Smylie J, Crengle S, Freemantle J, Taualii M (2010) Indigenous birth outcomes in Australia, Canada, New Zealand and the United States—an overview. Open Womens Health J 2010:7–17CrossRefGoogle Scholar
  19. 19.
    Caskey F, Ravanan R (2012) Access to kidney transplantation in Australia: does equal mean equitable? Kidney Int 83:18–20CrossRefGoogle Scholar
  20. 20.
    Williams RL (2000) A note on robust variance estimation for cluster-correlated data. Biometrics 56:645–646PubMedCrossRefGoogle Scholar
  21. 21.
    Fine J, Gray R (1999) A proportional hazards model for the subdistribution of a competing risk. J Am Stat Assoc 94:496–509CrossRefGoogle Scholar
  22. 22.
    Yeates KE, Cass A, Sequist TD, McDonald SP, Jardine MJ, Trpeski L, Ayanian JZ (2009) Indigenous people in Australia, Canada, New Zealand and the United States are less likely to receive renal transplantation. Kidney Int 76:659–664PubMedCrossRefGoogle Scholar
  23. 23.
    Muneeruddin S, Chandar J, Abitbol CL, Seeherunvong W, Freundlich M, Ciancio G, Burke GW, Zilleruelo G (2010) Two decades of pediatric kidney transplantation in a multi-ethnic cohort. Pediatr Transplant 14:667–674PubMedCrossRefGoogle Scholar
  24. 24.
    Pitcher GJ, Beale PG, Bowley DM, Hahn D, Thomson PD (2006) Pediatric renal transplantation in a South African teaching hospital: a 20-year perspective. Pediatr Transplant 10:441–448PubMedCrossRefGoogle Scholar
  25. 25.
    Samuel SM, Foster BJ, Tonelli MA, Nettel-Aguirre A, Soo A, Alexander RT, Crowshoe L, Hemmelgarn BR (2011) Dialysis and transplantation among Aboriginal children with kidney failure. Can Med Assoc J 183:E665–E672CrossRefGoogle Scholar
  26. 26.
    Vos T, Barker B, Begg SJ, Stanley L, Lopez AD (2009) Burden of disease and injury in aboriginal and Torres Strait Islander peoples: the Indigenous health gap. Int J Epidemiol 38:470–477PubMedCrossRefGoogle Scholar
  27. 27.
    Grace B, Clayton P, Cass A, McDonald S (2012) Socio-economic status and incidence of renal replacement therapy: a retrospective cohort study of Australian patients. Nephrol Dial Transplant 27:4173–4180PubMedCrossRefGoogle Scholar
  28. 28.
    Grubbs V, Gregorich SE, Perez-Stable EJ, Hsu CY (2009) Health literacy and access to kidney transplantation. Clin J Am Soc Nephrol 4:195–200PubMedCrossRefGoogle Scholar
  29. 29.
    Navaneethan SD, Singh S (2006) A systematic review of barriers in access to renal transplantation among African Americans in the United States. Clin Transplant 20:769–775PubMedCrossRefGoogle Scholar
  30. 30.
    Wakefield CE, Reid J, Homewood J (2011) Religious and ethnic influences on willingness to donate organs and donor behavior: an Australian perspective. Prog Transplant 21:161–168PubMedGoogle Scholar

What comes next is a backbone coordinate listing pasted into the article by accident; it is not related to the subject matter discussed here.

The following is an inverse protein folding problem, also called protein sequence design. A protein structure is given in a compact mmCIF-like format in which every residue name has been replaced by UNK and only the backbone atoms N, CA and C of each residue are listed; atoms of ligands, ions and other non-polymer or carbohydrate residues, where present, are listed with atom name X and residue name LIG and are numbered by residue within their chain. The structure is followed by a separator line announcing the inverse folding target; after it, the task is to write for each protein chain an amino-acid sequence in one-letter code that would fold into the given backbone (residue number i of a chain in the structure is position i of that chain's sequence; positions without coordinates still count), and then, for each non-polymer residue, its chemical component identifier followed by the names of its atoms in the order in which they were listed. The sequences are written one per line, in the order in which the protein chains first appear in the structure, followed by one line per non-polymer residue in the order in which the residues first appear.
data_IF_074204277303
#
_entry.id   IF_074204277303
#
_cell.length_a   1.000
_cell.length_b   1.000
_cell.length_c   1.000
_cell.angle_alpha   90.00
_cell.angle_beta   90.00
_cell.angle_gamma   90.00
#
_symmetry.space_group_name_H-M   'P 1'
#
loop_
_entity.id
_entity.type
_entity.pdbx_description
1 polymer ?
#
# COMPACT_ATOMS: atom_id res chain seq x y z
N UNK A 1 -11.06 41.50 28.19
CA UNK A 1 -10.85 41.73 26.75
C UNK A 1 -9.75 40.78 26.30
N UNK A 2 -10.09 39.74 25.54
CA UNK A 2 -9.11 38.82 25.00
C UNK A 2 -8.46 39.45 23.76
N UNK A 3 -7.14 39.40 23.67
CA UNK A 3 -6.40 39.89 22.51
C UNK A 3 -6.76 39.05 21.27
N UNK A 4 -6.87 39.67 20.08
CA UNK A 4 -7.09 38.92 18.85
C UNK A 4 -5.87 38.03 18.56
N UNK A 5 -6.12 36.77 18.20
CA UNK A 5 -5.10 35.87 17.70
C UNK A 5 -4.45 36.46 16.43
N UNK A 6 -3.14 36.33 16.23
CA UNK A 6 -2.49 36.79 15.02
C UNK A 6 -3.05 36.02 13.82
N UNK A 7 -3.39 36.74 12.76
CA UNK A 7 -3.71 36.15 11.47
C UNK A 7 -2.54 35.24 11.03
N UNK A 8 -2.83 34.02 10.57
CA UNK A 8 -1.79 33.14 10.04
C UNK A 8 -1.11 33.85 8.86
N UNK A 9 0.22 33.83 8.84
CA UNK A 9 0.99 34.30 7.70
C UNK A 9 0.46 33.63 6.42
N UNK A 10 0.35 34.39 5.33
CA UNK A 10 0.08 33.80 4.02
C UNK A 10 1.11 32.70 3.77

31. 31.
    Bratton C, Chavin K, Baliga P (2011) Racial disparities in organ donation and why. Curr Opin Organ Transplant 16:243–249PubMedCrossRefGoogle Scholar
  32. 32.
    Chesney RW, Wyatt RJ (2003) Racial disparities in renal transplantation in children. Pediatrics 112:409–411PubMedCrossRefGoogle Scholar
  33. 33.
    Amaral S, Patzer RE, Kutner N, McClellan W (2012) Racial disparities in access to pediatric kidney transplantation since Share 35. J Am Soc Nephrol 23:1069–1077PubMedCrossRefGoogle Scholar
  34. 34.
    Samuel SM, Hemmelgarn B, Nettel-Aguirre A, Foster BJ, Soo A, Alexander RT, Tonelli M (2012) Association between residence location and likelihood of transplantation among pediatric dialysis patients. Pediatr Transplant 16:735–741PubMedCrossRefGoogle Scholar
  35. 35.
    Kennedy SE, Bailey R, Kainer G (2012) Causes and outcome of late referral of children who develop end-stage kidney disease. J Paediatr Child Health 48:253–258PubMedCrossRefGoogle Scholar
  36. 36.
    Van Stralen KJ, Verrina E, Belingheri M, Dudley J, Dusek J, Grenda R, Macher M-A, Puretic Z, Rubic J, Rudaititis S, Rudin C, Schaefer F, Jager K (2013) Impact of graft loss among kidney diseases with a high risk of post-transplant recurrence in the paediatric population. Nephrol Dial Transplant 28:1031–1038PubMedCrossRefGoogle Scholar
  37. 37.
    Stewart JH, McCredie MRE, McDonald SP (2004) The incidence of treated end-stage renal disease in New Zealand Maori and Pacific Island people and in indigenous Australians. Nephrol Dial Transplant 19:678–685PubMedCrossRefGoogle Scholar
  38. 38.
    Australian Institute of Health and Welfare (AIHW) (2011) End-stage kidney disease in Australia: total incidence, 2003–2007. AIHW, Canberra. Available at: http://www.aihw.gov.au
  39. 39.
    Smith JM, Ho PL, McDonald RA (2002) Renal transplant outcomes in adolescents: a report of the North American pediatric renal transplant cooperative study. Pediatr Transplant 6:493–499PubMedCrossRefGoogle Scholar
  40. 40.
    Gao X, Veale A, Serjeantson SW (1992) HLA class II diversity in Australian aborigines: unusual HLA-DRB1 alleles. Immunogenetics 36:333–337PubMedGoogle Scholar
  41. 41.
    Sparke C, Moon L, Green F, Mathew T, Cass A, Chadban S, Chapman J, Hoy W, McDonald S (2013) Estimating the total incidence of kidney failure in Australia including individuals who are not treated by dialysis or transplantation. Am J Kidney Dis 61:413–419PubMedCrossRefGoogle Scholar

Copyright information

© IPNA 2013

Authors and Affiliations

  • Blair S. Grace
    • 1
    • 2
  • Sean E. Kennedy
    • 3
    • 4
  • Philip A. Clayton
    • 1
    • 5
    • 6
  • Stephen P. McDonald
    • 1
    • 2
  1. 1.Australia and New Zealand Dialysis and Transplant Registry (ANZDATA)AdelaideAustralia
  2. 2.Discipline of MedicineUniversity of AdelaideAdelaideAustralia
  3. 3.Department of NephrologySydney Children’s HospitalRandwickAustralia
  4. 4.School of Women’s and Children’s HealthUniversity of New South WalesSydneyAustralia
  5. 5.Department of Renal MedicineRoyal Prince Alfred HospitalSydneyAustralia
  6. 6.Sydney Medical SchoolUniversity of SydneySydneyAustralia

Personalised recommendations